Oil refineries across the U.S. reported more than 1,500 injuries among workers over the past five and a half years, according to federal data that indicate which facilities were the most dangerous for employees.
One of the smaller refineries, the United Refining Company in northwest Pennsylvania, had by far the worst safety record, with 119 injuries and no deaths over this period, according to federal records. That total was 10 times the average for a U.S. refinery and 63 percent higher than the plant with the second highest total, the McPherson Refinery in Kansas.
After a series of fires and explosions at U.S. oil refineries in the first half of 2023, Oil & Gas Watch News examined records of injuries and deaths at refineries nationwide. The Occupational Health and Safety Administration (OSHA) publishes the data, which are reported to the agency by refinery operators.
From August 2, 2017, to March 3, 2023, 153 refineries nationwide reported a total of 1,539 injuries and seven deaths. Seventeen refineries reported zero injuries or deaths over that period, and another 69 reported five or fewer injuries and no deaths.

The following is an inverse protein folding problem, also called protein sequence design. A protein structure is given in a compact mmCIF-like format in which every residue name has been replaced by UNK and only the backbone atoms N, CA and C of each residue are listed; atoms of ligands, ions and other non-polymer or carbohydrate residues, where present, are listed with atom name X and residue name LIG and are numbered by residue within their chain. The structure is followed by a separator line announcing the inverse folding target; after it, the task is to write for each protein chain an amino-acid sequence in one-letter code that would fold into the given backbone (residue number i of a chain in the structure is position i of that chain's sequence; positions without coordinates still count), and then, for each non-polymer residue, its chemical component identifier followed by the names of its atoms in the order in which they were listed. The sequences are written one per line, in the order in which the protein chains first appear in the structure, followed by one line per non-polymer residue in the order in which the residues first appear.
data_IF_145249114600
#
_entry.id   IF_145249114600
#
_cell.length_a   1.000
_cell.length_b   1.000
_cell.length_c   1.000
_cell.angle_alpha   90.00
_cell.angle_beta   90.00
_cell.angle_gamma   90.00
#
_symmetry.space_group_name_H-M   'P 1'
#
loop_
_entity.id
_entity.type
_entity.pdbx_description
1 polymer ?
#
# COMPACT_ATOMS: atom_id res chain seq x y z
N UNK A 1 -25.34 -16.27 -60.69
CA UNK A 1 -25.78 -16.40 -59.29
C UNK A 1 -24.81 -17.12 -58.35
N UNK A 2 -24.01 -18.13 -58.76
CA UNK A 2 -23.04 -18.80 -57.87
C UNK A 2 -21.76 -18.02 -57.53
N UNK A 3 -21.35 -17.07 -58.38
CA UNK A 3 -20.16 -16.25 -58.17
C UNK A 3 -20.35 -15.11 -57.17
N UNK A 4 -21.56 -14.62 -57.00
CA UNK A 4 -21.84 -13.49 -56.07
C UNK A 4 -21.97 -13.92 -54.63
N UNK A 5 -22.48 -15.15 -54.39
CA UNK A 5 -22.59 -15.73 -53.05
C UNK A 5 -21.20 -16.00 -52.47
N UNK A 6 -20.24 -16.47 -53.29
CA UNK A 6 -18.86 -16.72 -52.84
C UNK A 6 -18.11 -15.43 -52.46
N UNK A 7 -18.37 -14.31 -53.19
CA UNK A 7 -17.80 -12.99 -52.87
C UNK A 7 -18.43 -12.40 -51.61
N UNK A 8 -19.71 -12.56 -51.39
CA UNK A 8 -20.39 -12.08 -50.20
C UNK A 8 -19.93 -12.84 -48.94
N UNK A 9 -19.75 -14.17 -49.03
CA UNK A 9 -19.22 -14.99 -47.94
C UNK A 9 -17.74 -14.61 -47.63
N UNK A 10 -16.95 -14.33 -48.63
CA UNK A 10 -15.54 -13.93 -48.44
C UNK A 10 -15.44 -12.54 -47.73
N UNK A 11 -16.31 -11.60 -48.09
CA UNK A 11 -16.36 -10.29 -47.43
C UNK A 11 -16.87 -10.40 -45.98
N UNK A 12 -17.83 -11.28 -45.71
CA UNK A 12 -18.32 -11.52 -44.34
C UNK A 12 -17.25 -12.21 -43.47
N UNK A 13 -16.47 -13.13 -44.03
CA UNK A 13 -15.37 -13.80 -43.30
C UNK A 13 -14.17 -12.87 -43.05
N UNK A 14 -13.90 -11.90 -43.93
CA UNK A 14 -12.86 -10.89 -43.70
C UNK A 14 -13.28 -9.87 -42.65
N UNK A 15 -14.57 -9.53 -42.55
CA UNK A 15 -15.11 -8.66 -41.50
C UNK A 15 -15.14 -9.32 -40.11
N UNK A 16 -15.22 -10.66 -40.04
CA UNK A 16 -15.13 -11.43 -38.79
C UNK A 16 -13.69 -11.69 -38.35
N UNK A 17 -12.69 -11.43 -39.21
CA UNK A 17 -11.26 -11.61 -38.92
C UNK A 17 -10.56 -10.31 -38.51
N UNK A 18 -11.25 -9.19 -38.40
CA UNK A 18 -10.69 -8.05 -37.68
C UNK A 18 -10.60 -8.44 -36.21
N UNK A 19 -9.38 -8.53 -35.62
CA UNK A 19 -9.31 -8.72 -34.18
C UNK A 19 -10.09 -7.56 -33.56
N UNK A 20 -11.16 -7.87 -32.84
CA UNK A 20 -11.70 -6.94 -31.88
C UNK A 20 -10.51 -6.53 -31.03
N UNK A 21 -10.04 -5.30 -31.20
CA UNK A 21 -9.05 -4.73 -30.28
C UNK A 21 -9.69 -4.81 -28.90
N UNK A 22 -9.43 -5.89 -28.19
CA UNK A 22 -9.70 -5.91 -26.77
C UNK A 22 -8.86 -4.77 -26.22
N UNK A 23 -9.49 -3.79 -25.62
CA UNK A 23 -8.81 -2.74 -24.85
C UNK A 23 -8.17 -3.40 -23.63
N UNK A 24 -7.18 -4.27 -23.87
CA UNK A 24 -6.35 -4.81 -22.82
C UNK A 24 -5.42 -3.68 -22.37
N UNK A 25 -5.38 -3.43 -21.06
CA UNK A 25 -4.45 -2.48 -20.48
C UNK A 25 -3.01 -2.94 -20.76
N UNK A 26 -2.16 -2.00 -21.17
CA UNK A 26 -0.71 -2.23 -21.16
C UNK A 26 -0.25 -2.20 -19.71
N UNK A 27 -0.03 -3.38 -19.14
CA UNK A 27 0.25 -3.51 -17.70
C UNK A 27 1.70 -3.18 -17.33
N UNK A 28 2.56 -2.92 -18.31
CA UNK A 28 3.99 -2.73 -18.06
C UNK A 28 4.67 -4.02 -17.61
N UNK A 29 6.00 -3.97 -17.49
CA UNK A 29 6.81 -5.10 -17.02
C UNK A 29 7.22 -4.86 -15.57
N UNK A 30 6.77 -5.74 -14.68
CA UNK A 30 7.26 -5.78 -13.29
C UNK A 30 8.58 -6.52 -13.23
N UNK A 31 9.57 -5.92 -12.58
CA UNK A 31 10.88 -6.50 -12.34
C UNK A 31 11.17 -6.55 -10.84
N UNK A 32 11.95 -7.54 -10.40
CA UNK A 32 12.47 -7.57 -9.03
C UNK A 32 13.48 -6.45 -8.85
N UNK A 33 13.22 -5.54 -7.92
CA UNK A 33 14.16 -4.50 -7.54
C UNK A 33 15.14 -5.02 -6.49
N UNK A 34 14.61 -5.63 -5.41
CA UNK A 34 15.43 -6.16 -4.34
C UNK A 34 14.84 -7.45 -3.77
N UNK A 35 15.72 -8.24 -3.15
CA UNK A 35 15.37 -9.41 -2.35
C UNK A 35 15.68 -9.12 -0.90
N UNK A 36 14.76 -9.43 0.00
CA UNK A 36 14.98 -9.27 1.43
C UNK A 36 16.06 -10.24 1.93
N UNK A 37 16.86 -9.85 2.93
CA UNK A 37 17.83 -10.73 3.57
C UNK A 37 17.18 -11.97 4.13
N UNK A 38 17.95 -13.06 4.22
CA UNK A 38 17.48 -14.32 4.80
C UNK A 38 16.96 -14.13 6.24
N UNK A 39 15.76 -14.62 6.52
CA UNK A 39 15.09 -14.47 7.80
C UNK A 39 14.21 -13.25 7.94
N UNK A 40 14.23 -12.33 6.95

Some refinery operators criticized Oil & Gas Watch News’ use of the OSHA data, pointing out that some refineries did not have data on injuries and deaths reported each year from 2017 to 2023. They also took issue with ranking facilities by total number of injuries, rather than dividing the number of injuries by the number of manhours worked at each site.
In emailed questions to OSHA, Oil & Gas Watch asked why the data were missing some years for some refineries on the list and whether that indicated that the refinery had no injuries or deaths that year. A spokeswoman confirmed the agency had received the emailed questions but did not respond before publication.